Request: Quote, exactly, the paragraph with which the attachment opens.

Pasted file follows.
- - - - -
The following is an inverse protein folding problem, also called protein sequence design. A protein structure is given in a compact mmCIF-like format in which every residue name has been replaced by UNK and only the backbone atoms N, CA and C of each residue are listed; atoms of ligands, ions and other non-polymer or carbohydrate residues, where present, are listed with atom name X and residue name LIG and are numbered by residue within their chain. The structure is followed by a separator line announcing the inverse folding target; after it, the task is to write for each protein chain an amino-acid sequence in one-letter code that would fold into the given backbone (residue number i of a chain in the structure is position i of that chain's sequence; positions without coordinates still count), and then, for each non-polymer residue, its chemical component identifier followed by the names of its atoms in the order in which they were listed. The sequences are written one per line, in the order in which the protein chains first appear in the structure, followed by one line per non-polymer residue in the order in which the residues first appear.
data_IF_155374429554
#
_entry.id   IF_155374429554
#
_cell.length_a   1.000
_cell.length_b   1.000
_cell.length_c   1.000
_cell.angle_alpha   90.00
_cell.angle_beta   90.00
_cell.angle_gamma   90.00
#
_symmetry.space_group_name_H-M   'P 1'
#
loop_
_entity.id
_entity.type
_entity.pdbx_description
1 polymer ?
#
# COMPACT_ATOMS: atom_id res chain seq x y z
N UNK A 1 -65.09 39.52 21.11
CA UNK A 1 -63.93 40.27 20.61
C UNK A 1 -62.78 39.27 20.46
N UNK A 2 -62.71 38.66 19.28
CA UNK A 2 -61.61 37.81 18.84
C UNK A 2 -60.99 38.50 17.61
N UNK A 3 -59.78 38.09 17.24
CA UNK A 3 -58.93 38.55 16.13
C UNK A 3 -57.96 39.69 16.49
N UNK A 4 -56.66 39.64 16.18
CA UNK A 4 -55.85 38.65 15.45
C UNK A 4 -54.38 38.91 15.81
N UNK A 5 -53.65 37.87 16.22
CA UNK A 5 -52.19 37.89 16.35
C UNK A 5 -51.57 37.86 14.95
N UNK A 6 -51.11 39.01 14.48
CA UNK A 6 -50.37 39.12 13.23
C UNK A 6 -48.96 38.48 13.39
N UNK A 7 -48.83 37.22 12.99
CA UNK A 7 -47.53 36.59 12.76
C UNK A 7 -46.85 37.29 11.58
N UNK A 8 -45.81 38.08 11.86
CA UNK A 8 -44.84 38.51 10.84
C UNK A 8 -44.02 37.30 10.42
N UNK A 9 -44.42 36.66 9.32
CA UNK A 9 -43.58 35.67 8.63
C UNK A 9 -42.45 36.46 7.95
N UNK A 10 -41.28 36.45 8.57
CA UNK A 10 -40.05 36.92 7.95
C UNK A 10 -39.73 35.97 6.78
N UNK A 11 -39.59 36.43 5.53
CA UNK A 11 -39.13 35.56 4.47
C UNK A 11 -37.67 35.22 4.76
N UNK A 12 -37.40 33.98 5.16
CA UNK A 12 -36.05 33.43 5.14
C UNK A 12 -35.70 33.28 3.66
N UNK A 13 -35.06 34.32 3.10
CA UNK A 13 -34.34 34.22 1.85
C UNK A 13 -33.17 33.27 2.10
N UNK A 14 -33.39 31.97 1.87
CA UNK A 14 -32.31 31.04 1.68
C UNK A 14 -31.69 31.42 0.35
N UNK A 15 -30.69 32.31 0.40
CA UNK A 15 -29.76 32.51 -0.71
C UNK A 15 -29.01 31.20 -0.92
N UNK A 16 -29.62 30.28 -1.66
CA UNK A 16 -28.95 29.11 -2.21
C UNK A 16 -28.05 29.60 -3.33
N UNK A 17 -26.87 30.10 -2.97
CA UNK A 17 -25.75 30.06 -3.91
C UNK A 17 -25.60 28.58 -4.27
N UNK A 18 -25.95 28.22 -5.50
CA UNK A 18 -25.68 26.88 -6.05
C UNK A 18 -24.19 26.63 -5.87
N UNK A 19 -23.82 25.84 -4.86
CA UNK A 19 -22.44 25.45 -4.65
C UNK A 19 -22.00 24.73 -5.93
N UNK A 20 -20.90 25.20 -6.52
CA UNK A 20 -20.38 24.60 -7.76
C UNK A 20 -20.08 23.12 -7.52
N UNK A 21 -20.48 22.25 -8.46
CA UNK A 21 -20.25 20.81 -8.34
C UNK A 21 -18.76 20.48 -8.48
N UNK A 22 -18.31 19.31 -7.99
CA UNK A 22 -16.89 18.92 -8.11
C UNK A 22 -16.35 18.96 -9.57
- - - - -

The following is an inverse protein folding problem, also called protein sequence design. A protein structure is given in a compact mmCIF-like format in which every residue name has been replaced by UNK and only the backbone atoms N, CA and C of each residue are listed; atoms of ligands, ions and other non-polymer or carbohydrate residues, where present, are listed with atom name X and residue name LIG and are numbered by residue within their chain. The structure is followed by a separator line announcing the inverse folding target; after it, the task is to write for each protein chain an amino-acid sequence in one-letter code that would fold into the given backbone (residue number i of a chain in the structure is position i of that chain's sequence; positions without coordinates still count), and then, for each non-polymer residue, its chemical component identifier followed by the names of its atoms in the order in which they were listed. The sequences are written one per line, in the order in which the protein chains first appear in the structure, followed by one line per non-polymer residue in the order in which the residues first appear.